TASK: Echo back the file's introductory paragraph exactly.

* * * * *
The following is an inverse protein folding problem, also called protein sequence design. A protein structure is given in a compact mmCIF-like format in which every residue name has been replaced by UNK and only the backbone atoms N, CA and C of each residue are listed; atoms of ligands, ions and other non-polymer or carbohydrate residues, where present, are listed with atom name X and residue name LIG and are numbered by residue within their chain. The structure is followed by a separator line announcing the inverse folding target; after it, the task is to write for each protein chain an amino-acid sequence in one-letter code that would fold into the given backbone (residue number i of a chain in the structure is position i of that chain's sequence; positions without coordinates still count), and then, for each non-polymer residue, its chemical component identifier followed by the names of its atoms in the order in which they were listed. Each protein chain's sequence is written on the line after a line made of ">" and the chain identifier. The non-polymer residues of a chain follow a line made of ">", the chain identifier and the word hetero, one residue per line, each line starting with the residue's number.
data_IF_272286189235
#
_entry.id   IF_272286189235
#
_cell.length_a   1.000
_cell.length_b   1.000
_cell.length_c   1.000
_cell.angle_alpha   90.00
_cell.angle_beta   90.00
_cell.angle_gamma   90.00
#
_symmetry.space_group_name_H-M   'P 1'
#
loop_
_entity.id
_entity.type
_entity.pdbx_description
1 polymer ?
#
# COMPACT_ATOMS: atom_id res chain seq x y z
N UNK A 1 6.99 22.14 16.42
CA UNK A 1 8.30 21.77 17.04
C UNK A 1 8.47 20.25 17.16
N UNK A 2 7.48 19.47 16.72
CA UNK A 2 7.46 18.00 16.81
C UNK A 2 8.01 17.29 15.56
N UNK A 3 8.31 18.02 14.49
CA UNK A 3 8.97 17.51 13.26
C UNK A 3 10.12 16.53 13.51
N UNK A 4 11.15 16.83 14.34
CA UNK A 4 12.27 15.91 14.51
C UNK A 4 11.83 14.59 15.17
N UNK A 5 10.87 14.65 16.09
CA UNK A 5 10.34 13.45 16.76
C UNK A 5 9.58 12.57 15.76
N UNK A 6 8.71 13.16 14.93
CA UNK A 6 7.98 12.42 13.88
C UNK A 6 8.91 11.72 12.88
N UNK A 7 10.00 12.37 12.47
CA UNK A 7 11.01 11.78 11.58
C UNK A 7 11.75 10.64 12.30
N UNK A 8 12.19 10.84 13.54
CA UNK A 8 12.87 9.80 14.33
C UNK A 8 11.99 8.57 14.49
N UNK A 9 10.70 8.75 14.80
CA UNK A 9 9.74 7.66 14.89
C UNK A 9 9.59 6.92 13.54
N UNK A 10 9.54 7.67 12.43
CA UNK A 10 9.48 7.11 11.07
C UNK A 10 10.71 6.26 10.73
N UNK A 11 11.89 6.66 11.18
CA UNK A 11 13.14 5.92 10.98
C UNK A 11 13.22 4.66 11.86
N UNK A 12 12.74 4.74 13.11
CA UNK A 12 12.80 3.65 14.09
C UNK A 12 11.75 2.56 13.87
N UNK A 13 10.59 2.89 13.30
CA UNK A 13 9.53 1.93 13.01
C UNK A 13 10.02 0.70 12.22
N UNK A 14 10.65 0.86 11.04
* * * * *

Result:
The following is an inverse protein folding problem, also called protein sequence design. A protein structure is given in a compact mmCIF-like format in which every residue name has been replaced by UNK and only the backbone atoms N, CA and C of each residue are listed; atoms of ligands, ions and other non-polymer or carbohydrate residues, where present, are listed with atom name X and residue name LIG and are numbered by residue within their chain. The structure is followed by a separator line announcing the inverse folding target; after it, the task is to write for each protein chain an amino-acid sequence in one-letter code that would fold into the given backbone (residue number i of a chain in the structure is position i of that chain's sequence; positions without coordinates still count), and then, for each non-polymer residue, its chemical component identifier followed by the names of its atoms in the order in which they were listed. Each protein chain's sequence is written on the line after a line made of ">" and the chain identifier. The non-polymer residues of a chain follow a line made of ">", the chain identifier and the word hetero, one residue per line, each line starting with the residue's number.